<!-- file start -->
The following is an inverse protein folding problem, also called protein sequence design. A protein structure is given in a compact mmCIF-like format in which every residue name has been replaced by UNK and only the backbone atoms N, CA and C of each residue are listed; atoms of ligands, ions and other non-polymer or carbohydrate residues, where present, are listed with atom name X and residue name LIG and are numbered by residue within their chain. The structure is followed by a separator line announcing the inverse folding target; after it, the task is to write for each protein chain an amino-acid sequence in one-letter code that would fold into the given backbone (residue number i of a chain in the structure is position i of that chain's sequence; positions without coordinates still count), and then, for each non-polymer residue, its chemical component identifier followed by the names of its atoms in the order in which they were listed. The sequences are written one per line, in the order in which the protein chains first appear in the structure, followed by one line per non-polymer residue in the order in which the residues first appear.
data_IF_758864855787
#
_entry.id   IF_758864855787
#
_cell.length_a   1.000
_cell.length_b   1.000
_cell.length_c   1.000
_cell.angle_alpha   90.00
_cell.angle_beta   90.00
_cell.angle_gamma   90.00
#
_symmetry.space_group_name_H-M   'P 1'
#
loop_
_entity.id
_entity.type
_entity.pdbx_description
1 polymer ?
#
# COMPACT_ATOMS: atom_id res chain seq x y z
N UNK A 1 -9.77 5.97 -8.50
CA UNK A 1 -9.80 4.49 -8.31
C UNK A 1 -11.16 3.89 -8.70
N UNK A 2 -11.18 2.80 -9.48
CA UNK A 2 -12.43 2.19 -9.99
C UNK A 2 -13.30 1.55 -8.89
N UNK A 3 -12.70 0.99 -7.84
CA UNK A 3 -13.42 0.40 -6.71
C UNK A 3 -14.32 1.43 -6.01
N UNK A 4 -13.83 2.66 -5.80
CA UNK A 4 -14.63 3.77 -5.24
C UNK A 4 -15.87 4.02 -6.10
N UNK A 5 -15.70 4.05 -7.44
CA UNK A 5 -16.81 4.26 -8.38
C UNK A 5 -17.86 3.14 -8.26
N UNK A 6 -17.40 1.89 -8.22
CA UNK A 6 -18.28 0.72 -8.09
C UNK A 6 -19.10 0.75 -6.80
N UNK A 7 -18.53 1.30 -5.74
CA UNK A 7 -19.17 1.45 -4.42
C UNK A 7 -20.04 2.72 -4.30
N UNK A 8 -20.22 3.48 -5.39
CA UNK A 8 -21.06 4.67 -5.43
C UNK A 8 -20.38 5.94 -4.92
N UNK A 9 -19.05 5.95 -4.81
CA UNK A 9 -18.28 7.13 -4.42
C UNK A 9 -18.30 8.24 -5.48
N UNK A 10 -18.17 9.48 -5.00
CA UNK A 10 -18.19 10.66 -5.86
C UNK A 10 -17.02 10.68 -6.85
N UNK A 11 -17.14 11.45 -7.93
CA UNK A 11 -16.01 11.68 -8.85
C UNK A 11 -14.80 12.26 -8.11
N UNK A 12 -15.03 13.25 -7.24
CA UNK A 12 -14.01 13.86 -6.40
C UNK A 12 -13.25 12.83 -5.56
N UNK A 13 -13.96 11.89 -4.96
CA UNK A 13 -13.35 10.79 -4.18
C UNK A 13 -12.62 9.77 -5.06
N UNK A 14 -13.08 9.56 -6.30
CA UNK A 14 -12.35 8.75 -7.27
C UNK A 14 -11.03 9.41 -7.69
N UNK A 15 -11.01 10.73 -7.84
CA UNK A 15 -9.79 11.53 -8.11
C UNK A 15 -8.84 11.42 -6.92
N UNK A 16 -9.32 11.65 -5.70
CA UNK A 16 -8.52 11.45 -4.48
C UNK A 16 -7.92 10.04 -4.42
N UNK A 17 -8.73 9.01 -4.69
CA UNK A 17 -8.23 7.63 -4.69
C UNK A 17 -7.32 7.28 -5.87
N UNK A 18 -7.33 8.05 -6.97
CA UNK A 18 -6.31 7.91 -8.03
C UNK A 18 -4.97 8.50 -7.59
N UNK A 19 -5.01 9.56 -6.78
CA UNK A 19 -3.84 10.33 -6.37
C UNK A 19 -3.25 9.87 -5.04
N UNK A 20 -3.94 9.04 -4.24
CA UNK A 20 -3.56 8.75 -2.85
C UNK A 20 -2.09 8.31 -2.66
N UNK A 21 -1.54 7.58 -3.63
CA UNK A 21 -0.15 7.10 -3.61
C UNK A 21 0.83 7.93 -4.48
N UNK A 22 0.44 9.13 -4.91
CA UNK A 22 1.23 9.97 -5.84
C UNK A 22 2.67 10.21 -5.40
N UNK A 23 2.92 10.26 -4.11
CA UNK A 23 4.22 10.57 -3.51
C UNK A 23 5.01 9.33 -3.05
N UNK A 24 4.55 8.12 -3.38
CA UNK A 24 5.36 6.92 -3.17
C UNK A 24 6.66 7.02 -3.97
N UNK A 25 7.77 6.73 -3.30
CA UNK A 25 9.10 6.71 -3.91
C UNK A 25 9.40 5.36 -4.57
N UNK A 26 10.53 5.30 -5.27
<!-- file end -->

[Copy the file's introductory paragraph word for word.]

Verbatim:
The following is an inverse protein folding problem, also called protein sequence design. A protein structure is given in a compact mmCIF-like format in which every residue name has been replaced by UNK and only the backbone atoms N, CA and C of each residue are listed; atoms of ligands, ions and other non-polymer or carbohydrate residues, where present, are listed with atom name X and residue name LIG and are numbered by residue within their chain. The structure is followed by a separator line announcing the inverse folding target; after it, the task is to write for each protein chain an amino-acid sequence in one-letter code that would fold into the given backbone (residue number i of a chain in the structure is position i of that chain's sequence; positions without coordinates still count), and then, for each non-polymer residue, its chemical component identifier followed by the names of its atoms in the order in which they were listed. The sequences are written one per line, in the order in which the protein chains first appear in the structure, followed by one line per non-polymer residue in the order in which the residues first appear.